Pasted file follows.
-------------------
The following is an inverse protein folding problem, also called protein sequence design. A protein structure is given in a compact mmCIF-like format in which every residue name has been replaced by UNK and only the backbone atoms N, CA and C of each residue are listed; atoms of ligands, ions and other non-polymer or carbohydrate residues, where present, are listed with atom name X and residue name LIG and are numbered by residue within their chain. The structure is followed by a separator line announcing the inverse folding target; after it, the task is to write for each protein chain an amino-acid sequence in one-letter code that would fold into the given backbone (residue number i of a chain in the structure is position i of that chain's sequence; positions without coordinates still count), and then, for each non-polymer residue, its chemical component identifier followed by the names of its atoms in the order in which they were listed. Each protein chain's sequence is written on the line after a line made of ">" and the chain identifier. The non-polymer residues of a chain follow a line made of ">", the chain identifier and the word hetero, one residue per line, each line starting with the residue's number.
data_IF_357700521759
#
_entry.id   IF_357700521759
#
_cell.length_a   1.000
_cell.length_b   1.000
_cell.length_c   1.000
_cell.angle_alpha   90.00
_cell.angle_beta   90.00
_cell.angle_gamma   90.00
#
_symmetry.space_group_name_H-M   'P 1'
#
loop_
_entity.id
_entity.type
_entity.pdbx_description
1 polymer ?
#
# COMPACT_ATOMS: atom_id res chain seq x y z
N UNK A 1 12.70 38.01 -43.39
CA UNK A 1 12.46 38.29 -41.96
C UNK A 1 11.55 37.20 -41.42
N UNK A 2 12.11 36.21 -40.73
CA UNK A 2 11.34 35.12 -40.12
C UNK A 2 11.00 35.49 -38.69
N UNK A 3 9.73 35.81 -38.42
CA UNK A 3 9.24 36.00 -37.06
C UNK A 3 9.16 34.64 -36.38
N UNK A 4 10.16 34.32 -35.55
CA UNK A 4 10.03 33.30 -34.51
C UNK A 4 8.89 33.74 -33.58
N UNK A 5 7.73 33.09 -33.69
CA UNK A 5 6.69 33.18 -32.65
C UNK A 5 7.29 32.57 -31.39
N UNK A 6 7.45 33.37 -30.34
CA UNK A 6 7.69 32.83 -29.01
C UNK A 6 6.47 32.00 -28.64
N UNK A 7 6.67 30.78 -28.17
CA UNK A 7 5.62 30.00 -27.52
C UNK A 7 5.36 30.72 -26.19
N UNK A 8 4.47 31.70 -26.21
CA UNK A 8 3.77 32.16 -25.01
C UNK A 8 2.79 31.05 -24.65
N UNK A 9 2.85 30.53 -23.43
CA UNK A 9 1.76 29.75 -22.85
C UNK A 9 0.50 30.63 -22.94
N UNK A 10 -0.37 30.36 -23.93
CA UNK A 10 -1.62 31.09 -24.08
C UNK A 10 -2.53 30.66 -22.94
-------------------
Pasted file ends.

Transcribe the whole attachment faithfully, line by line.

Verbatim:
The following is an inverse protein folding problem, also called protein sequence design. A protein structure is given in a compact mmCIF-like format in which every residue name has been replaced by UNK and only the backbone atoms N, CA and C of each residue are listed; atoms of ligands, ions and other non-polymer or carbohydrate residues, where present, are listed with atom name X and residue name LIG and are numbered by residue within their chain. The structure is followed by a separator line announcing the inverse folding target; after it, the task is to write for each protein chain an amino-acid sequence in one-letter code that would fold into the given backbone (residue number i of a chain in the structure is position i of that chain's sequence; positions without coordinates still count), and then, for each non-polymer residue, its chemical component identifier followed by the names of its atoms in the order in which they were listed. Each protein chain's sequence is written on the line after a line made of ">" and the chain identifier. The non-polymer residues of a chain follow a line made of ">", the chain identifier and the word hetero, one residue per line, each line starting with the residue's number.
data_IF_357700521759
#
_entry.id   IF_357700521759
#
_cell.length_a   1.000
_cell.length_b   1.000
_cell.length_c   1.000
_cell.angle_alpha   90.00
_cell.angle_beta   90.00
_cell.angle_gamma   90.00
#
_symmetry.space_group_name_H-M   'P 1'
#
loop_
_entity.id
_entity.type
_entity.pdbx_description
1 polymer ?
#
# COMPACT_ATOMS: atom_id res chain seq x y z
N UNK A 1 12.70 38.01 -43.39
CA UNK A 1 12.46 38.29 -41.96
C UNK A 1 11.55 37.20 -41.42
N UNK A 2 12.11 36.21 -40.73
CA UNK A 2 11.34 35.12 -40.12
C UNK A 2 11.00 35.49 -38.69
N UNK A 3 9.73 35.81 -38.42
CA UNK A 3 9.24 36.00 -37.06
C UNK A 3 9.16 34.64 -36.38
N UNK A 4 10.16 34.32 -35.55
CA UNK A 4 10.03 33.30 -34.51
C UNK A 4 8.89 33.74 -33.58
N UNK A 5 7.73 33.09 -33.69
CA UNK A 5 6.69 33.18 -32.65
C UNK A 5 7.29 32.57 -31.39
N UNK A 6 7.45 33.37 -30.34
CA UNK A 6 7.69 32.83 -29.01
C UNK A 6 6.47 32.00 -28.64
N UNK A 7 6.67 30.78 -28.17
CA UNK A 7 5.62 30.00 -27.52
C UNK A 7 5.36 30.72 -26.19
N UNK A 8 4.47 31.70 -26.21
CA UNK A 8 3.77 32.16 -25.01
C UNK A 8 2.79 31.05 -24.65
N UNK A 9 2.85 30.53 -23.43
CA UNK A 9 1.76 29.75 -22.85
C UNK A 9 0.50 30.63 -22.94
N UNK A 10 -0.37 30.36 -23.93
CA UNK A 10 -1.62 31.09 -24.08
C UNK A 10 -2.53 30.66 -22.94